I'll leave it to someone else to provide the nice calculations on how many Joules were used to hydrolyse the saliva in this experiment. 

  • Options

    Simon Merrett04/06/2019 at 20:05 0 comments

    This is just a short run-down of the thought process going into selecting alternative energy stores

    Candidate requirements for an alternative store:

    1. Must be removable/replaceable OR rechargeable (and firmly fitted if removable/replaceable).
    2. Must aim to be low volume (so as to fit on the back/front of a blinky badge).
    3. Should not require superhuman skills to implement (SMD - yes if the pitch is >= 1mm, BGA - no!).
    4. If rechargeable, charging should not take so long as to put people off doing so (for the limited expected gain in pleasure of running the device again)
    5. Must allow the device to run for a reasonable duration. Requirements 4. and 5. are somewhat intertwined - if the charge time is low enough, I'd expect people would tolerate lower run-times.
    6. If removable, be harder/less attractive to put in mouth/swallow from a child's perspective, than a coin cell.
    7. If replaceable, be available to purchase from outlets the general public would use (such as AA cells).
    8. If rechargeable, be so from electrical supplies that are common in most homes (e.g. DC 5V phone charger)

    I'm sure there are probably more requirements (other aspects of safety). From these, I assessed the following alternatives to lithium primary CR2032:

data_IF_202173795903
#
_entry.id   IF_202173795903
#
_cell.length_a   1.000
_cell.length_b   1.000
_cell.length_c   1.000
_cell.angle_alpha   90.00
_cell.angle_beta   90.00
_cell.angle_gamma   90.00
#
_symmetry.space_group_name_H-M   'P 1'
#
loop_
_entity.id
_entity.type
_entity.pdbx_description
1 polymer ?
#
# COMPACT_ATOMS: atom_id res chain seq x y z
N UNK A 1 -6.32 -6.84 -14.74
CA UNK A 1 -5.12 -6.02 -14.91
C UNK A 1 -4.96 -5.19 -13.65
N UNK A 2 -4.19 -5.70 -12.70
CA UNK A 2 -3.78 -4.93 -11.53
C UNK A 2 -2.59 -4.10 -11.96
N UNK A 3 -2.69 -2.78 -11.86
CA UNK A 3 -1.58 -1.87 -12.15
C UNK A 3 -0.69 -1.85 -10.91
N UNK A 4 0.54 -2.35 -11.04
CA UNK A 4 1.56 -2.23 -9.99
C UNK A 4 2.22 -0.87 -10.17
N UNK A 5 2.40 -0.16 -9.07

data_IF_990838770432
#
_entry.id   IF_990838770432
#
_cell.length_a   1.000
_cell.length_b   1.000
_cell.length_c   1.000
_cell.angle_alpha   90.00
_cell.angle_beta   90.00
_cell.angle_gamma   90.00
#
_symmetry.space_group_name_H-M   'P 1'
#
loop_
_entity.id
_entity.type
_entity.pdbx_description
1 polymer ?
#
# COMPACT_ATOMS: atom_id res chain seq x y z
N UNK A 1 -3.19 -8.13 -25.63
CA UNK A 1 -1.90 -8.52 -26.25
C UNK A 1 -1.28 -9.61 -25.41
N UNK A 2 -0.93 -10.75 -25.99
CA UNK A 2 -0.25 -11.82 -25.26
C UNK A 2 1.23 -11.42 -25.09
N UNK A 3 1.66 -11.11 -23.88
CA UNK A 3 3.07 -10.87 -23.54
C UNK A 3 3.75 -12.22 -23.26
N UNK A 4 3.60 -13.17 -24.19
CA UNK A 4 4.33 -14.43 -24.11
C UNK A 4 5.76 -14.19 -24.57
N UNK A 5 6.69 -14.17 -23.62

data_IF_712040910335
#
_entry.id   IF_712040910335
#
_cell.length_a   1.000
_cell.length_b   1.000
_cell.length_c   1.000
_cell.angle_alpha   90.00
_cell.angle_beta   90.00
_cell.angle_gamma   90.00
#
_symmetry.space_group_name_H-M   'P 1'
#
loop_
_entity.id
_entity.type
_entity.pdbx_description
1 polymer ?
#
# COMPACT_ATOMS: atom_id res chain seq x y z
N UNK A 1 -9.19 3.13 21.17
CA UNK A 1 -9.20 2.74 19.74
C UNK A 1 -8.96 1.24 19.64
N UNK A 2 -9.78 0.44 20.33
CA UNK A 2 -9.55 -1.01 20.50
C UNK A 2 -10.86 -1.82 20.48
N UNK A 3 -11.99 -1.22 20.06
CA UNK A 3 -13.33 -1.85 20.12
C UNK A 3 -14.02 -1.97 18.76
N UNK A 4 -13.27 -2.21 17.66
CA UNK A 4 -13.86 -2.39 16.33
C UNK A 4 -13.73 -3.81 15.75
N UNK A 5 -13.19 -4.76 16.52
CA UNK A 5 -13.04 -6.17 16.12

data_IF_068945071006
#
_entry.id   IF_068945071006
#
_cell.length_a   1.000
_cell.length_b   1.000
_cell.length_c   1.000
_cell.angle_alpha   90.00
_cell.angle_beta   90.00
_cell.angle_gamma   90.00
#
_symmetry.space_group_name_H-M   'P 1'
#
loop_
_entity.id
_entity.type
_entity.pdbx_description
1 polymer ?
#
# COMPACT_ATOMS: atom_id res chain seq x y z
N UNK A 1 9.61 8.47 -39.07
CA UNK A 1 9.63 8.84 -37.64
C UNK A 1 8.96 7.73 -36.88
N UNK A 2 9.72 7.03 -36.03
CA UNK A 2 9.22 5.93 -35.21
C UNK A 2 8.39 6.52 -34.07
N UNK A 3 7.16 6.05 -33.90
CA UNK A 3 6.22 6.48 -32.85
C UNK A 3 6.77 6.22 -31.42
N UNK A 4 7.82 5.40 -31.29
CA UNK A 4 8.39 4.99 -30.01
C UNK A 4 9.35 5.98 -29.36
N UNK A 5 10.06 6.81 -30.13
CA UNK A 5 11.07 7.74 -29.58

• Secondary lithium manganese dioxide coin cell. Low priority to investigate. Because when I looked into how you charge these
      • They take many, many hours to charge, which is the main reason I discounted them. PS, their max capacity is about 65mAh.
      • You have to be really careful not to try and charge a lithium primary coin cell so only a tabbed-and-soldered-fixed-to-the-PCB arrangement would reduce this risk sufficiently, like these: 
    • Secondary lithium ion rechargeable (LIR) coin cells. Low priority to investigate. Adafruit used to sell these and you can still get them from main component distributors. You can get a 120mAh capacity but there aren't tabbed-and-soldered-fixed-to-the-PCB styles available, so I think the risk of one being removed from a coin cell holder and replaced with a primary lithium coin cell is too high with "general public" users. If they then tried to charge the primary version in your charging circuit, that would not be good.
    • Primary lithium coin cells WITH sealing between the anode-cathode that increases their effective distance. High priority to investigate. @Ivan Stepaniuk suggested this initially and @B[] had the idea that some electrical tape could provide a quick means of testing the idea. Although this still doesn't significantly reduce the likelihood of swallowing a cell, it could reduce the damaging conversion of tissue fluid to highly caustic levels. The other disadvantage is that requiring some modification of a cell by the "general public" user may not be something we want to rely on, if we can find a better design solution. Despite these preconceived disadvantages, it's a high priority to test because we already have the coin cells available so it would be relatively easy to test the impact of this modification.
    • Supercapacitors (perhaps with a boost circuit). High priority to investigate. Supercaps are not as energy dense as the coin cells but they have some possible advantages in the application of electronic badges:
      • A constant current charging circuit could be simple and fast to recharge, countering the likely shorter run-times achieved with reasonably physically small caps.